Genius Hour isn’t a new concept. Schools take roughly an hour and allow students to work on something they really want to work on. It may be easier to do this in elementary schools than middle or high schools, when students are taking so many classes, where do you find the time?

Some schools have incorporated time into their schedule for a Genius Hour by means of a flex period. Maybe it really is a whole hour every day, or maybe it’s 30 or 40 minutes, just a few days a week. But what if a school really did make a drastic shift where 20% of their time was dedicated to flexible, independent learning? And what if that just happened to click into Project-Based Learning, at a school where the courses were STEM-focused and career-based?

Well that’s exactly what you’ll hear about in the very first episode of our new podcast, Reimagining Time. We’ll be releasing episodes every two weeks that will feature stories from educators who have used their imagination to rethink how they use time to better support and enrich students.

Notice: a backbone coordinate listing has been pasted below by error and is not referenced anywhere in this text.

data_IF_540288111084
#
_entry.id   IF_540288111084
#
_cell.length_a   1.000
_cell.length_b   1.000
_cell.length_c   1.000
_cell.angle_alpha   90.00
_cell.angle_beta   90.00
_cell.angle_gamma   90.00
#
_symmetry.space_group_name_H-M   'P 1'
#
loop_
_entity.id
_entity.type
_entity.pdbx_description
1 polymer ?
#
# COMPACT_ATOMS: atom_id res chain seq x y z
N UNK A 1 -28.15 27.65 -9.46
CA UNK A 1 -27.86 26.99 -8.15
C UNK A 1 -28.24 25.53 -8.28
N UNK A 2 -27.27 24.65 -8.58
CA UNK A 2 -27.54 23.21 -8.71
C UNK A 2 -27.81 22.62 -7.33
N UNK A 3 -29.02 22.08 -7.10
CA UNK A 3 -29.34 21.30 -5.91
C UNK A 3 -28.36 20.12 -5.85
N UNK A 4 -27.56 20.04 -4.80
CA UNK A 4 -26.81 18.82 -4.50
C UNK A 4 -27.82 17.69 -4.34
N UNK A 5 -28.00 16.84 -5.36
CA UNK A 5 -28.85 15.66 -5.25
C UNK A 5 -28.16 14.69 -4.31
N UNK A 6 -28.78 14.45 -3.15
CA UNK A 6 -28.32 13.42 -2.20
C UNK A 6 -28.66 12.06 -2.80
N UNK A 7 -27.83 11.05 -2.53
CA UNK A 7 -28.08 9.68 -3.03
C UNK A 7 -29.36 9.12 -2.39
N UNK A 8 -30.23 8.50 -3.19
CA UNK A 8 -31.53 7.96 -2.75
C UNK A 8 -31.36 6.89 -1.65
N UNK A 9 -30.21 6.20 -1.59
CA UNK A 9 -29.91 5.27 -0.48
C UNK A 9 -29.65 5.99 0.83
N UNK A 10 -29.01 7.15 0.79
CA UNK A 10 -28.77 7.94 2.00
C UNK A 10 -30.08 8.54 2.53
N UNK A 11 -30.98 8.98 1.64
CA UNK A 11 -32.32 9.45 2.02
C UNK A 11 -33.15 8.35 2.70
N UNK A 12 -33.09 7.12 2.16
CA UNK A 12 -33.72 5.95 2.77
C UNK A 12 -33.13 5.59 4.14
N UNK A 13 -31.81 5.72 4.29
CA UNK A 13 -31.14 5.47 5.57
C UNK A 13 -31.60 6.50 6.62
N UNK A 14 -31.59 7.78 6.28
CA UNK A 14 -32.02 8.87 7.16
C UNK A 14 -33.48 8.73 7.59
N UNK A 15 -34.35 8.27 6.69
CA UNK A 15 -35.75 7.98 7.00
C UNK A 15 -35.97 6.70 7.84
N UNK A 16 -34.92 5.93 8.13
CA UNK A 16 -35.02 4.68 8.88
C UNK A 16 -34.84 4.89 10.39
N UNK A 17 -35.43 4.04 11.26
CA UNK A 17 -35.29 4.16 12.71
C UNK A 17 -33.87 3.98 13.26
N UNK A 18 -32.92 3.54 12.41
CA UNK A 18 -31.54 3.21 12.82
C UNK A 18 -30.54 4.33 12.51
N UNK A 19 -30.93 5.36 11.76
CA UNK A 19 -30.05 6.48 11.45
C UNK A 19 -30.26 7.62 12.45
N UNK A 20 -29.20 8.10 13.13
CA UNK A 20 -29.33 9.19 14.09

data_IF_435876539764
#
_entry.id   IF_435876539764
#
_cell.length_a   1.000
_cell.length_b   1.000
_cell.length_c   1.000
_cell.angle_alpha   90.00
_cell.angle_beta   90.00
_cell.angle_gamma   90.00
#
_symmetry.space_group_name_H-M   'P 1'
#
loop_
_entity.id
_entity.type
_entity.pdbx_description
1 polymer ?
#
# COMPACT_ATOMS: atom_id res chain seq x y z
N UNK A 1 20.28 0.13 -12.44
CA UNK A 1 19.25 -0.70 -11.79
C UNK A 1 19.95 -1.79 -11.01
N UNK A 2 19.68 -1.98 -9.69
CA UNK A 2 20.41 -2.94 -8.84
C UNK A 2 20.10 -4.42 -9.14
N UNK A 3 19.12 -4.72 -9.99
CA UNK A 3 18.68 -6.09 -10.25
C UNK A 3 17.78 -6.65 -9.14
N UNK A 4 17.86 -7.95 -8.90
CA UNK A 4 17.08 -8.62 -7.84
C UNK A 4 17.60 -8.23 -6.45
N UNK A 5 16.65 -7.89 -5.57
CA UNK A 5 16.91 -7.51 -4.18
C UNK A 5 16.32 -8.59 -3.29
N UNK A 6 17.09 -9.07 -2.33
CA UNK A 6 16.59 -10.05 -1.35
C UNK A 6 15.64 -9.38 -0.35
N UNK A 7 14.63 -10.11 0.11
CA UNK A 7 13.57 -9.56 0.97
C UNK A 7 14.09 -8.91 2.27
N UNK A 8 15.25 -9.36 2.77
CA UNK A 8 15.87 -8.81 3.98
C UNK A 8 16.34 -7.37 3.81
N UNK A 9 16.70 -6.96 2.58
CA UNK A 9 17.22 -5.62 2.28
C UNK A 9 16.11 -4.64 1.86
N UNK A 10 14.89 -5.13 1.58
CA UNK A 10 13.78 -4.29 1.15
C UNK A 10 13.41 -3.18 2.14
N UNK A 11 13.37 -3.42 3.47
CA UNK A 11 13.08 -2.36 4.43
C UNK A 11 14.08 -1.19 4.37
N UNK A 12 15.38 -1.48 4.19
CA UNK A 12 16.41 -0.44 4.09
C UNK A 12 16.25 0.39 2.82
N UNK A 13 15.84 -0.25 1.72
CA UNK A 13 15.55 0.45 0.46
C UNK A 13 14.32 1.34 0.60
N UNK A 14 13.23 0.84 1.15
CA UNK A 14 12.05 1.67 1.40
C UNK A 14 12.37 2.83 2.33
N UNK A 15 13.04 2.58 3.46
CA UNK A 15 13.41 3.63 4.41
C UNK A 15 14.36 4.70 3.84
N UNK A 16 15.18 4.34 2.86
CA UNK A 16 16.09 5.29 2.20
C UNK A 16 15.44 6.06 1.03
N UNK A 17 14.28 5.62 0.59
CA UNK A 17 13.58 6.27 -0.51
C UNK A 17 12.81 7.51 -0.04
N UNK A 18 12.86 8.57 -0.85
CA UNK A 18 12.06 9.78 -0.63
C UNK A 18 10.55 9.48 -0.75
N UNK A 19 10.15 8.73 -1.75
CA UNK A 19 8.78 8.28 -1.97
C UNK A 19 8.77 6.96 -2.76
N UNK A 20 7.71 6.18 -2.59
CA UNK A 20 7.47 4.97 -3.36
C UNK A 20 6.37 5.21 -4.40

In this episode, Genius Hour, Reinvented, we speak with Scott Rains and Kelly Musgrove, formerly of a STEM Institute in Georgia. They talk about how they this Genius Hour idea and expanded on it, how they made it work in their schedule, how they hold students accountable in this kind of learning environment, how it fits in with PBL, and the incredible things this has enabled students to do. You can find this episode anywhere you get your podcasts, or listen below.

Read some highlights of the episode below.

Enriching Students: This unusual approach meant a shift in mindset. How did this time period fit in to the project-based learning environment?

Scott Rains: And so, the teachers that are really understanding and utilizing the model to its fullest, they understand that the first part of that week is dedicated to building for their flex day. So Ms. Musgrove may be able to take Monday, Tuesday, and Wednesday to talk about hey, here’s body systems, here’s what you’re learning about in biotech, this is how these things overlap; this is your project, I want you to use your flex time on Thursday to do that.

Enriching Students: Besides just giving students this time to work, they also gave students the opportunity to make decisions about, and actually schedule where they wanted to go during these flex days. To some schools, that might seem like it’s giving students a little too much trust, but in reality it actually helps them build important skills like time management.